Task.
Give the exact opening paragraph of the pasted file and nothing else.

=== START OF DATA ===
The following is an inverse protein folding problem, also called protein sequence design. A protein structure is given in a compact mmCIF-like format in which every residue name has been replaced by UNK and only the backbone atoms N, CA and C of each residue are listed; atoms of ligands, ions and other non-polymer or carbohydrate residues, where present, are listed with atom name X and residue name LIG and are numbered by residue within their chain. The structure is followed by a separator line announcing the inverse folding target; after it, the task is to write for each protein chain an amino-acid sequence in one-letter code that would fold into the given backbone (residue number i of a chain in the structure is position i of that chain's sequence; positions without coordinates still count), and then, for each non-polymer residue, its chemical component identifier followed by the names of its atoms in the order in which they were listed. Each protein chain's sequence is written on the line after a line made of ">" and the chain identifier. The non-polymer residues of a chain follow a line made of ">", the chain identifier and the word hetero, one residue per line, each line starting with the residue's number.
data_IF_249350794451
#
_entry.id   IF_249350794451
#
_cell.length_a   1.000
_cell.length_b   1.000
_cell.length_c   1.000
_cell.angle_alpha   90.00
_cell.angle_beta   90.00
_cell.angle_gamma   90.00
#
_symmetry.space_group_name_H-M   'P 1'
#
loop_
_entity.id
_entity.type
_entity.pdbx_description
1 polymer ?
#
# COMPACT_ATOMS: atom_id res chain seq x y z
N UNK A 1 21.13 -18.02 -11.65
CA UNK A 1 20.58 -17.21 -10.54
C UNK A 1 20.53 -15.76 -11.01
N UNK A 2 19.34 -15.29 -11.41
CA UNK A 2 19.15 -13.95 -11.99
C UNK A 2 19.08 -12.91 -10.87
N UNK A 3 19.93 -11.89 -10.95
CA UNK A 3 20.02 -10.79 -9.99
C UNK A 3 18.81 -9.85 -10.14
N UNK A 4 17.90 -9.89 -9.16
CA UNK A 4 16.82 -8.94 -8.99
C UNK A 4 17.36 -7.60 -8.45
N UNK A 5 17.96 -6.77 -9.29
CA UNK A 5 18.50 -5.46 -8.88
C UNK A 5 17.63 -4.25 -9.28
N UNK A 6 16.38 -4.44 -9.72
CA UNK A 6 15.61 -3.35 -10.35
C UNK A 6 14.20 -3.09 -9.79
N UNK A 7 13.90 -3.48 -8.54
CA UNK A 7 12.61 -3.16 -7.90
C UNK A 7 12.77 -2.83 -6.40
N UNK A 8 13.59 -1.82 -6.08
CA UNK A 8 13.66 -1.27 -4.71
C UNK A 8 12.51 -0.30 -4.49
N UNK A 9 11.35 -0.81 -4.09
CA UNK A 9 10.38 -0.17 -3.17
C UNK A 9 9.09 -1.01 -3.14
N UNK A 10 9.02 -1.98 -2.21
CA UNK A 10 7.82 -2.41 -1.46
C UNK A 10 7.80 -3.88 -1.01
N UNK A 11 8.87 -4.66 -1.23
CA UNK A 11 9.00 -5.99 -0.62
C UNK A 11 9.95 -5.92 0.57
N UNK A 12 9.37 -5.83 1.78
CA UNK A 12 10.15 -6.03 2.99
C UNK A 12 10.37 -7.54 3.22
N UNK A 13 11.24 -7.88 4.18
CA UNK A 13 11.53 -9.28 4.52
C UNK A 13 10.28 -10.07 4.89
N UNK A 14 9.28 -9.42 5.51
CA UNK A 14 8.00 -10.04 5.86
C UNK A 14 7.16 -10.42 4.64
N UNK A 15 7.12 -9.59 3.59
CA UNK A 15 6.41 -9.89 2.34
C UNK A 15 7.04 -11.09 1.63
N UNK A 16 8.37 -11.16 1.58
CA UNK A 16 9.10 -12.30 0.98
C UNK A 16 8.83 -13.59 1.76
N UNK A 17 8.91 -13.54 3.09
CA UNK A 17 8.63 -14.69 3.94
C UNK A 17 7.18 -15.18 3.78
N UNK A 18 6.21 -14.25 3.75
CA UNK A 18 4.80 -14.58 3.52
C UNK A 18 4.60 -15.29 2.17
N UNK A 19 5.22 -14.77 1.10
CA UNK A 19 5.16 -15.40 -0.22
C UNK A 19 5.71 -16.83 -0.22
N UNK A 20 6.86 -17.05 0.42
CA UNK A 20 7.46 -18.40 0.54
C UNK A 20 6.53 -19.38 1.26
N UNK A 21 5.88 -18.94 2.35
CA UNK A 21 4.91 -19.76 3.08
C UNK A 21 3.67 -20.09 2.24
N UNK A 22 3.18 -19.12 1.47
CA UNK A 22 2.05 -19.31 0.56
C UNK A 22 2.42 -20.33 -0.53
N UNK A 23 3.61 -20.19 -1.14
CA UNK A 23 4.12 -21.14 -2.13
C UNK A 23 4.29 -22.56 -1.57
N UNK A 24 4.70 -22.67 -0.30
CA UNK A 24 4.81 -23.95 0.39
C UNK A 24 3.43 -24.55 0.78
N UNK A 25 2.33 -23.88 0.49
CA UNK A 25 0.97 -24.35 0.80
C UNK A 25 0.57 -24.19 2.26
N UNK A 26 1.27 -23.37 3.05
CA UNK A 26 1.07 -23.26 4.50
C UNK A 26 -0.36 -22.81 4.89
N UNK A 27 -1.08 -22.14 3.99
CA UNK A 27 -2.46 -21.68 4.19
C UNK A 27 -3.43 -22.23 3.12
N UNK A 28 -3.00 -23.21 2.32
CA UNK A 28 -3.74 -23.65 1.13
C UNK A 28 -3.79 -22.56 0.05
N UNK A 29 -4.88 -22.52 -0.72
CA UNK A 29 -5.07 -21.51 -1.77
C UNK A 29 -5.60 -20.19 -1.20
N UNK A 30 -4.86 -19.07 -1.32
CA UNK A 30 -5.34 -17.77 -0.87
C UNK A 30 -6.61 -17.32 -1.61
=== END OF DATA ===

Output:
The following is an inverse protein folding problem, also called protein sequence design. A protein structure is given in a compact mmCIF-like format in which every residue name has been replaced by UNK and only the backbone atoms N, CA and C of each residue are listed; atoms of ligands, ions and other non-polymer or carbohydrate residues, where present, are listed with atom name X and residue name LIG and are numbered by residue within their chain. The structure is followed by a separator line announcing the inverse folding target; after it, the task is to write for each protein chain an amino-acid sequence in one-letter code that would fold into the given backbone (residue number i of a chain in the structure is position i of that chain's sequence; positions without coordinates still count), and then, for each non-polymer residue, its chemical component identifier followed by the names of its atoms in the order in which they were listed. Each protein chain's sequence is written on the line after a line made of ">" and the chain identifier. The non-polymer residues of a chain follow a line made of ">", the chain identifier and the word hetero, one residue per line, each line starting with the residue's number.